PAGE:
'What Doesn’t Break You Makes You Stronger': Christchurch Survivors Stand United

Sherif Ibrahim was in the mosque when the Christchurch gunman opened fire. The 25-year-old Egyptian-born accountant said he feels only love for his country and his fellow Kiwis.

"He achieved nothing. He didn’t succeed in anything, he’s a failure in life and he’ll rot in prison," the Kiwi man told Hamish McDonald on The Project on Sunday.

"There’s anger of course and there’s sadness, I am devastated, but i will not be deterred, I will go into any mosque and continue to practice my faith.”

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Ibrahim was in the mosque with his family when the alleged gunman entered, opening fire. The attack lasted just minutes and left 50 people dead.

Ibrahim spoke of his terror at being caught up in the shooting.

"Words can not explain what I had, the feeling was surreal... like something out of a movie," he told The Project.

Ibrahim recalled the gunman as being "very silent" as he unleashed his rampage, appearing to be "very well trained".

"He obviously knew what he was doing," Ibrahim said.

"I left from the exit and ran... and thankfully there was a person there that let me in. I was covered in blood and he was in shock, his wife let me in”.

When asked whose blood he was covered in, Ibrahim said he didn't know.

"I sometimes feel guilty, I wish I could’ve done something, but in my position there was no way that I could do anything," he said.

The heart-wrenching interview was the emotional centrepiece of a special edition of The Project.

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Much has been made of host Waleed Aly's emotional and impassioned monologue, delivered straight to camera just hours after the extent of the massacre became known on Friday.

Aly described the shooting as "slaughter by appointment", in comments that have been viewed more than 12 million times across various social media platforms.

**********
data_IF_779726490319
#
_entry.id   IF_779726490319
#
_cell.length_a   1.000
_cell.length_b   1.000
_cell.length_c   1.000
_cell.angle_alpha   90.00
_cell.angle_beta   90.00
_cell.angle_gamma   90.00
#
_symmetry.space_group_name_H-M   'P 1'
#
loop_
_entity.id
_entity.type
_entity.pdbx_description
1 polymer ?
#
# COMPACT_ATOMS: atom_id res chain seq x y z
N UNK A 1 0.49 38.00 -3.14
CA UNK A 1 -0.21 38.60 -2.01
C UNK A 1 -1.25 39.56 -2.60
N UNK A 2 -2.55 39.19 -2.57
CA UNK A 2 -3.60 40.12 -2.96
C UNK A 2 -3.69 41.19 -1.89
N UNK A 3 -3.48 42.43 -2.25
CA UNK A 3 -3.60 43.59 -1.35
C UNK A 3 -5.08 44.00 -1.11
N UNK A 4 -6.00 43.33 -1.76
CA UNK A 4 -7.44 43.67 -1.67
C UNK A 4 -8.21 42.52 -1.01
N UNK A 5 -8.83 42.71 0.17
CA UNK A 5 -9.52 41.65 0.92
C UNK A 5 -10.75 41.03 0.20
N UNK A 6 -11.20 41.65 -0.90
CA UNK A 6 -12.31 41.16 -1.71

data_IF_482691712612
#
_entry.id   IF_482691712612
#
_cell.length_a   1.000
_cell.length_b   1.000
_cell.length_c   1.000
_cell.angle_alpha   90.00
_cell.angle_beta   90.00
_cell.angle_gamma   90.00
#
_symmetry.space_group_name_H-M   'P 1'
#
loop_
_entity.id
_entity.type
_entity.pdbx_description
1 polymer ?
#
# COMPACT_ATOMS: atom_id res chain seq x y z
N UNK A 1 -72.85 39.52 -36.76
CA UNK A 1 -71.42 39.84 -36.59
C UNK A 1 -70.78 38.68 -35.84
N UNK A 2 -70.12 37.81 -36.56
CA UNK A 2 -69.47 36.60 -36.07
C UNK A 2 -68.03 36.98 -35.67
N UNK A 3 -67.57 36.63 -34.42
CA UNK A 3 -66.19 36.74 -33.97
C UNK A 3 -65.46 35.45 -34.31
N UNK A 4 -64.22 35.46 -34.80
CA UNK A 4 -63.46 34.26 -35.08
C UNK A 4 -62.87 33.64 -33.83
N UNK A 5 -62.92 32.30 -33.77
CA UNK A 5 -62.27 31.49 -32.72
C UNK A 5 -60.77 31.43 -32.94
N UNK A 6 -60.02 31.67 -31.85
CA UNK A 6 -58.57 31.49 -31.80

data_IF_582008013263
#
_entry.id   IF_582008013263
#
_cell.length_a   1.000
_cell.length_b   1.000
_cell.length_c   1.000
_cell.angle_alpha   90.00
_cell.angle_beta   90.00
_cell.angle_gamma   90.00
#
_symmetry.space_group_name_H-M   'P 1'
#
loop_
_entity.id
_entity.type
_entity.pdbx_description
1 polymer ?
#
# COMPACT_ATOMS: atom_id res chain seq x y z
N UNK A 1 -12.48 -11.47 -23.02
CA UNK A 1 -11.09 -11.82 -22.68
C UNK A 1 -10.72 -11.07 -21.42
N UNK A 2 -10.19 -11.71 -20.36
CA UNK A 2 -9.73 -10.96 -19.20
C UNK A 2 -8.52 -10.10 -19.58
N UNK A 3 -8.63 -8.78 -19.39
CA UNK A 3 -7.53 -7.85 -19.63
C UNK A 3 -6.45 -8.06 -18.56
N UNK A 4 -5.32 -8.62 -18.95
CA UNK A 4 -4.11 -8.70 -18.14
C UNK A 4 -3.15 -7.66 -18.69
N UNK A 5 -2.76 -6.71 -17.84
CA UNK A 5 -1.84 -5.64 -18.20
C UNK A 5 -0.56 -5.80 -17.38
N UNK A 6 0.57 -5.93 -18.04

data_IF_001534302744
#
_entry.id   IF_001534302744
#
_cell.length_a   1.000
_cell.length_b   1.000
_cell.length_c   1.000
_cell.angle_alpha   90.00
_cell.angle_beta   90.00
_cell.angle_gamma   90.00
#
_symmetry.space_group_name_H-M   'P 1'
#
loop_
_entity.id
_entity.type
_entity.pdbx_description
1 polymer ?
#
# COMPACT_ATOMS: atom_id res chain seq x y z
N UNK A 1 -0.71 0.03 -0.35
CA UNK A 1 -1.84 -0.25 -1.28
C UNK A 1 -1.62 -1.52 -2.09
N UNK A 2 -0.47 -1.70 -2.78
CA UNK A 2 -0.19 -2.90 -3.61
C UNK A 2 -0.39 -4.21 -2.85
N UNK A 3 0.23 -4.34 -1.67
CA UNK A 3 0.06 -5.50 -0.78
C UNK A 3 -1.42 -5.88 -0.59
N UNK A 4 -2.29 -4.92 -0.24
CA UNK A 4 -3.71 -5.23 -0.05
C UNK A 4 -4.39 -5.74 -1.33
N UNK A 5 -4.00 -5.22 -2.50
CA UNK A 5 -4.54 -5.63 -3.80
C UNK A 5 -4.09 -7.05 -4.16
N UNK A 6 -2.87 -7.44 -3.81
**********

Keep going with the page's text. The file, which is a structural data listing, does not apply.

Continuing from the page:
Waleed Aly Talks Christchurch Tributes After Monologue Goes Viral

"I'm gutted and I'm scared and I feel overcome with utter hopelessness. The most dishonest thing, the most dishonest thing to say would be that I'm shocked," he said on Friday.

"It's scary because like many other Muslims, I am going to keep attending those appointments and it feels like fish in a barrel."

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On Sunday, Aly said he didn't care about the statistics of his video, and instead praised a Sydney fire station for its message to Muslims.

A sign on the front of the station in Newtown read "Inna lillahi wa inna ilayhi raji'un" an Arabic phrase which translates to "To god we belong and to him we return".

"That’s actually saying we want to understand you, we want to connect with you on your terms and in your way," Aly said.

"It’s those little things that will make a difference".

Earlier, fellow host Steve Price had called for more swift action in response to senator Fraser Anning, who issued a statement just hours after the attack in which he directed blame at Muslim immigrants to New Zealand.

"Scott Morrison should have a media conference tomorrow and say that when parliament resumes on budget week, that Anning will not be allowed in the building," Price said, as the audience clapped.

"I don't care what the law is."

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But the final word should go to Ibrahim. Speaking to McDonald, he said violence would not win, and that New Zealand would be left stronger as a result of the attack.

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"This will be one example to show the world that we are united against racism, against xenophobia, against Islamophobia against hate. And this will only galvanise people, he has proved nothing except that he is a coward," he said.

"This is what New Zealand is like, this is why my family continues to live in this country, and will continue to live in NZ."

"What doesn’t break you makes you stronger.”